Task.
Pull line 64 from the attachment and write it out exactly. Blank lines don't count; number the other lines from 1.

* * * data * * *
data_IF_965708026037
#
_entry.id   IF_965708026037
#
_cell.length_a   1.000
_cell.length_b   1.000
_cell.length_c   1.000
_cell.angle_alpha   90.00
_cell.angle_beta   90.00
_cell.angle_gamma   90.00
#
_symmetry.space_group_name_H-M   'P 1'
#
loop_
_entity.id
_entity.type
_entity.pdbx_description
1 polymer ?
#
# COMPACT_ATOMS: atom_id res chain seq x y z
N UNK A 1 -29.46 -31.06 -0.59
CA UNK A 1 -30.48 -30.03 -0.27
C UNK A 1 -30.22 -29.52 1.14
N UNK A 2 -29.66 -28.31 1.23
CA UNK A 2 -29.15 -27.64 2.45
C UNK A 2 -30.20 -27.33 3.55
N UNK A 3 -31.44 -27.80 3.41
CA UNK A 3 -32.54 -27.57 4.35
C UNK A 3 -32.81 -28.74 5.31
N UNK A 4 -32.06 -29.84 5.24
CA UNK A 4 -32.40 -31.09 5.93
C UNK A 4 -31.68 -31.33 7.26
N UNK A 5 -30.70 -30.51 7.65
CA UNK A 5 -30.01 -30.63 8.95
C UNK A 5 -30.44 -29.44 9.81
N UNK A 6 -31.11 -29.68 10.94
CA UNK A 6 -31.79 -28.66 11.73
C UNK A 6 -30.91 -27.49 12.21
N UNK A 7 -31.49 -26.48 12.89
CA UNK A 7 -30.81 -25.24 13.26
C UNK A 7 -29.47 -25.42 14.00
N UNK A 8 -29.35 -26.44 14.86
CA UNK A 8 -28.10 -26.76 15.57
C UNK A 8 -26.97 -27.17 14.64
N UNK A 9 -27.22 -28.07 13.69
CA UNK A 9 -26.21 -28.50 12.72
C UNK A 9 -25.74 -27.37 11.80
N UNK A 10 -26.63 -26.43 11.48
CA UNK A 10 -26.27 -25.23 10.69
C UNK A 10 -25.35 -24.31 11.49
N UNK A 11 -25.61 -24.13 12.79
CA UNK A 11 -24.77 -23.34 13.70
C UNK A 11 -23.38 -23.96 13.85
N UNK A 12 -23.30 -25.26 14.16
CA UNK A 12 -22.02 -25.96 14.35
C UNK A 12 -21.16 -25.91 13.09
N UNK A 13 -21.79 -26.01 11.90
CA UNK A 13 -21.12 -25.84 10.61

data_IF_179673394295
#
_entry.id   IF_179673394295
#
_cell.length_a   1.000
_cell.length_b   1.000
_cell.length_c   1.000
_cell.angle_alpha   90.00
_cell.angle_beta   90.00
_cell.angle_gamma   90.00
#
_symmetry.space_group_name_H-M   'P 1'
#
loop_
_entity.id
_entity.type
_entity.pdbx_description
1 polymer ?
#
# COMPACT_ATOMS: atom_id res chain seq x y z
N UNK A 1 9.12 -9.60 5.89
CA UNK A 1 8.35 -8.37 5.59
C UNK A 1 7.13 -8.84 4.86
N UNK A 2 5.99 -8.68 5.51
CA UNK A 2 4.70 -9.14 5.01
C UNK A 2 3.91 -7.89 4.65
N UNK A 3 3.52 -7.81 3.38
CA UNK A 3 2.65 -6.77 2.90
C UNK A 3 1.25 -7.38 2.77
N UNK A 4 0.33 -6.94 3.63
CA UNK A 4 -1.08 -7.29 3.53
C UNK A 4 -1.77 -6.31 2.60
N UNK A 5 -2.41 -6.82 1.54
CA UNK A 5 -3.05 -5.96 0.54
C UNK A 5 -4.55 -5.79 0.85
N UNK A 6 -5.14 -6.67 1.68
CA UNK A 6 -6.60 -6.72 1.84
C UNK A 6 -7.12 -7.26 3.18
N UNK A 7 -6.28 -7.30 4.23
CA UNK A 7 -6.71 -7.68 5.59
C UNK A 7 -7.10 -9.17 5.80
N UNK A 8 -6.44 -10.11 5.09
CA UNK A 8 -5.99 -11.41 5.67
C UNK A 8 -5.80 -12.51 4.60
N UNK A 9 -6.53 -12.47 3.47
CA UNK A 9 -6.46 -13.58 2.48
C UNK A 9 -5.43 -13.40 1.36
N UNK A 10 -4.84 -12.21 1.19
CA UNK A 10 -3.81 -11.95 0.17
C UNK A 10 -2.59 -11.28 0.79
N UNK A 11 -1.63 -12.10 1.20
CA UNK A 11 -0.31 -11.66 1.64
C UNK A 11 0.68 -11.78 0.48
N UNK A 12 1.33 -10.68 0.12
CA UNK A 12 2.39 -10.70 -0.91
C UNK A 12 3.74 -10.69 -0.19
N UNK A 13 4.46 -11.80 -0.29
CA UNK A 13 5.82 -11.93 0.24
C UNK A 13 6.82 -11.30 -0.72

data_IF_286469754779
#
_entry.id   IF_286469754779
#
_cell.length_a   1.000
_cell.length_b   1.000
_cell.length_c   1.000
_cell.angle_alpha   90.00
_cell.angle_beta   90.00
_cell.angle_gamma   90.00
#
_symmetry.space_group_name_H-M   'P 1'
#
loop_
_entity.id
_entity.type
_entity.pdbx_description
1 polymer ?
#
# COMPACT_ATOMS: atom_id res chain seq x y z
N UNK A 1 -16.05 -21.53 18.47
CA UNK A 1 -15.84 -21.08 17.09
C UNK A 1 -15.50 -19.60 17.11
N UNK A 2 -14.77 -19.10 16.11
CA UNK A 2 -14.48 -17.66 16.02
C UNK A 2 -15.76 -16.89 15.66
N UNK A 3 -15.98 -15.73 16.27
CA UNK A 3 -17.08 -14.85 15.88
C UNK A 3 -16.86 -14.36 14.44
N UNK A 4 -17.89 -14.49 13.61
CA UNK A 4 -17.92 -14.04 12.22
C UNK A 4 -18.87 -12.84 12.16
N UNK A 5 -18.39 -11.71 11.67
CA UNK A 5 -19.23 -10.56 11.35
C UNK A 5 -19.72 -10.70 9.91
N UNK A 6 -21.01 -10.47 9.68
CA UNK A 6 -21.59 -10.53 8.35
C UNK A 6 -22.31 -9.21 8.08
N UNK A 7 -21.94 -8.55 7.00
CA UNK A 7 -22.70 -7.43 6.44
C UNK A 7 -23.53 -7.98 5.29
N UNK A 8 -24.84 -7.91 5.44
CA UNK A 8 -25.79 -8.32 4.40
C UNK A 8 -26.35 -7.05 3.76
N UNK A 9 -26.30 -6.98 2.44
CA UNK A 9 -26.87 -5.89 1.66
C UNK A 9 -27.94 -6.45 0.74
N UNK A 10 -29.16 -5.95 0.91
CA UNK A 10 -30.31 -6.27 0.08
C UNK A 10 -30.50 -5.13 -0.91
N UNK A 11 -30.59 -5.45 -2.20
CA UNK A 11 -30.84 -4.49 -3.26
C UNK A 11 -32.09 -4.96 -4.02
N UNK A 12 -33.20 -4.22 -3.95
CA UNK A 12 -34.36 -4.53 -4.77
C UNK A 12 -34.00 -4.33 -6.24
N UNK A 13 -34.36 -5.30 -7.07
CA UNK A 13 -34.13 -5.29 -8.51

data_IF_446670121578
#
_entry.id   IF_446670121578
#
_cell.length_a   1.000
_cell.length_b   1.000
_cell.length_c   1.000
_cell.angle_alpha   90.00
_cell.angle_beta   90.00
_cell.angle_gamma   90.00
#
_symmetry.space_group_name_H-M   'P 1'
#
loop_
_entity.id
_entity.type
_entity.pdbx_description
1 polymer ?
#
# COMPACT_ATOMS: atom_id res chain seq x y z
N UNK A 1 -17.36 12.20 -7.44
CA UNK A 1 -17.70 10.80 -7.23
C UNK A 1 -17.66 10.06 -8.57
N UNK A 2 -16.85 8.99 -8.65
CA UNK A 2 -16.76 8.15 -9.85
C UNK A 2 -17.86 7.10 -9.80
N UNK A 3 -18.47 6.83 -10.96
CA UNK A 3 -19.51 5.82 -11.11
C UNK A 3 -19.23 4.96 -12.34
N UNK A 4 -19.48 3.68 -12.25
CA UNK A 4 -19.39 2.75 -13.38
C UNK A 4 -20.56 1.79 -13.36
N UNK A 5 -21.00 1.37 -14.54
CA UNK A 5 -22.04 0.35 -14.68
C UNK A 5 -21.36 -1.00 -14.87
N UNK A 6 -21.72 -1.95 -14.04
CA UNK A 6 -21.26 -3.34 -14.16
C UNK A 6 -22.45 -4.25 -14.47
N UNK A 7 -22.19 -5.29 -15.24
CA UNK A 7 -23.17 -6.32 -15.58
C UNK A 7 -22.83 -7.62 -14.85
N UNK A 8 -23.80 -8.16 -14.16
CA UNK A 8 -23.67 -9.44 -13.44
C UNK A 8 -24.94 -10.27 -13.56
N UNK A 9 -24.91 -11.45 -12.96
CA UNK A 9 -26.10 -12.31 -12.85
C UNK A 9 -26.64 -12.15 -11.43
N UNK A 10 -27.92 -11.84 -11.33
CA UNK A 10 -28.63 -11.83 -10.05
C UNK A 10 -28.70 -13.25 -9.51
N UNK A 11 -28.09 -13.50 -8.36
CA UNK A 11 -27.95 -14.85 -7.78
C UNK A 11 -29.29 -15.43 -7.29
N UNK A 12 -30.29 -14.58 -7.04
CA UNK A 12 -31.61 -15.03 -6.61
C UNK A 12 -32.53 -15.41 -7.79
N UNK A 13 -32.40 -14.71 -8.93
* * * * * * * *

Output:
_cell.length_b   1.000